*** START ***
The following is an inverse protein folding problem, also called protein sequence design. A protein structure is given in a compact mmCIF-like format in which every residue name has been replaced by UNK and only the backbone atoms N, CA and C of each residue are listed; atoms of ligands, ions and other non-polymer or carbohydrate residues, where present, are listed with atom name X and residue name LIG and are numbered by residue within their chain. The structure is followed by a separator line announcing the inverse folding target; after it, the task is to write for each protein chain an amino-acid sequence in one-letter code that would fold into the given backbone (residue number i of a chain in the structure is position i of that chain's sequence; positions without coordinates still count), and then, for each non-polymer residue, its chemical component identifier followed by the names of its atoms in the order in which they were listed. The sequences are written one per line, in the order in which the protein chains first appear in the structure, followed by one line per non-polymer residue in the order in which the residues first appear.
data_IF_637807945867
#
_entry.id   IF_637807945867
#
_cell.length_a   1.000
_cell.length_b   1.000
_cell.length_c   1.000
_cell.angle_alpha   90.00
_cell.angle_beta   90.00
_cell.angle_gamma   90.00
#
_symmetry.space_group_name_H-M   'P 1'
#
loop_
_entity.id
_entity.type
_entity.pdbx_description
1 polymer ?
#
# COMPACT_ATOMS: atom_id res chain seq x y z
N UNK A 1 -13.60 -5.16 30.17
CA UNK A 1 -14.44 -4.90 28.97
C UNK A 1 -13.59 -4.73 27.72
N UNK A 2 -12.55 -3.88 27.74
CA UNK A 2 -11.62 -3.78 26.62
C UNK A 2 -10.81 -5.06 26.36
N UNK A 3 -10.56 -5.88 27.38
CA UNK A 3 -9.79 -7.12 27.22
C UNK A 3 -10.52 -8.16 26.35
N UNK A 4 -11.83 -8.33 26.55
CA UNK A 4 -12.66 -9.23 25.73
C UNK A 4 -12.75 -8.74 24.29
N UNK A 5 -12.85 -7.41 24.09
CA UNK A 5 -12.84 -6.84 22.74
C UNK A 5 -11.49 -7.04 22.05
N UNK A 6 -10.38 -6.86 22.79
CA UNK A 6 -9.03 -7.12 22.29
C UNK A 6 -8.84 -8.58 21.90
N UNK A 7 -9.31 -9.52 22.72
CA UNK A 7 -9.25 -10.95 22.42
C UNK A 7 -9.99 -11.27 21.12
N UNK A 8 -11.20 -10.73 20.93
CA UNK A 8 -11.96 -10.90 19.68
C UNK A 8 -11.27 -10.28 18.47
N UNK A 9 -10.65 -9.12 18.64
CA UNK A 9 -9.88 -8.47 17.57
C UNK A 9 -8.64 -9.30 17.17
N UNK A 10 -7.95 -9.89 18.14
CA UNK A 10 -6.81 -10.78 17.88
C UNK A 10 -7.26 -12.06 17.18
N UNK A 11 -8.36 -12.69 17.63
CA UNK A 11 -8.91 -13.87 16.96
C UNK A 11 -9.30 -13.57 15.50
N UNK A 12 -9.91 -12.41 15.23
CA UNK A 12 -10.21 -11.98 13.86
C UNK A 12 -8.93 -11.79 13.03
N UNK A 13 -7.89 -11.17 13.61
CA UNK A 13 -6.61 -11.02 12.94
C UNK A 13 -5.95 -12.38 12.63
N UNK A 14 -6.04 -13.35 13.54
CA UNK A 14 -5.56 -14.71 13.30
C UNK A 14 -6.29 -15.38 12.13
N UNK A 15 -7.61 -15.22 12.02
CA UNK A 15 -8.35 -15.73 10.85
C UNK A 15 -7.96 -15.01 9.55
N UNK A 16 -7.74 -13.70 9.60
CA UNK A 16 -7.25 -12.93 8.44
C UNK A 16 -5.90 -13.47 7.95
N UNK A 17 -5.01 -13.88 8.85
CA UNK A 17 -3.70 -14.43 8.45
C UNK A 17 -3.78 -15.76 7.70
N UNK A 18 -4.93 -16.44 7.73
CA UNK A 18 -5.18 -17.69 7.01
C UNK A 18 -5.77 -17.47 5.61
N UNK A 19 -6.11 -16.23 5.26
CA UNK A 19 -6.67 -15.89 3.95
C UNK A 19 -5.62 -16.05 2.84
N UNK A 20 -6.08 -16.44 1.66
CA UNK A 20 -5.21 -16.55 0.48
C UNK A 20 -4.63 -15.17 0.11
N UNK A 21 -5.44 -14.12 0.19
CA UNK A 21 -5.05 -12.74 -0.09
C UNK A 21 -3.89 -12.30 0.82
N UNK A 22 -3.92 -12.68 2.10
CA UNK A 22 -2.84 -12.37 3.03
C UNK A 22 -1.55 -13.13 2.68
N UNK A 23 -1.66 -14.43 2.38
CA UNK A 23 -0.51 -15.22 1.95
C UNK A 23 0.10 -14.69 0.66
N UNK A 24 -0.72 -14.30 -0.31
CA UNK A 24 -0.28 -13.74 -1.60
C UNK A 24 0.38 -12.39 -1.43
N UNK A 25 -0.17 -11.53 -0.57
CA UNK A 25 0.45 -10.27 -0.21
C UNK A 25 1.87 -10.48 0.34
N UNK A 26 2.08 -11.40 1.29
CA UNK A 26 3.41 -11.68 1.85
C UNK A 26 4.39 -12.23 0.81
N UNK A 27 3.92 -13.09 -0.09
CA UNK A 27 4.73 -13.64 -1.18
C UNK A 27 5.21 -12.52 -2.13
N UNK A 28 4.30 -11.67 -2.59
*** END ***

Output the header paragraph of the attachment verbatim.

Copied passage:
The following is an inverse protein folding problem, also called protein sequence design. A protein structure is given in a compact mmCIF-like format in which every residue name has been replaced by UNK and only the backbone atoms N, CA and C of each residue are listed; atoms of ligands, ions and other non-polymer or carbohydrate residues, where present, are listed with atom name X and residue name LIG and are numbered by residue within their chain. The structure is followed by a separator line announcing the inverse folding target; after it, the task is to write for each protein chain an amino-acid sequence in one-letter code that would fold into the given backbone (residue number i of a chain in the structure is position i of that chain's sequence; positions without coordinates still count), and then, for each non-polymer residue, its chemical component identifier followed by the names of its atoms in the order in which they were listed. The sequences are written one per line, in the order in which the protein chains first appear in the structure, followed by one line per non-polymer residue in the order in which the residues first appear.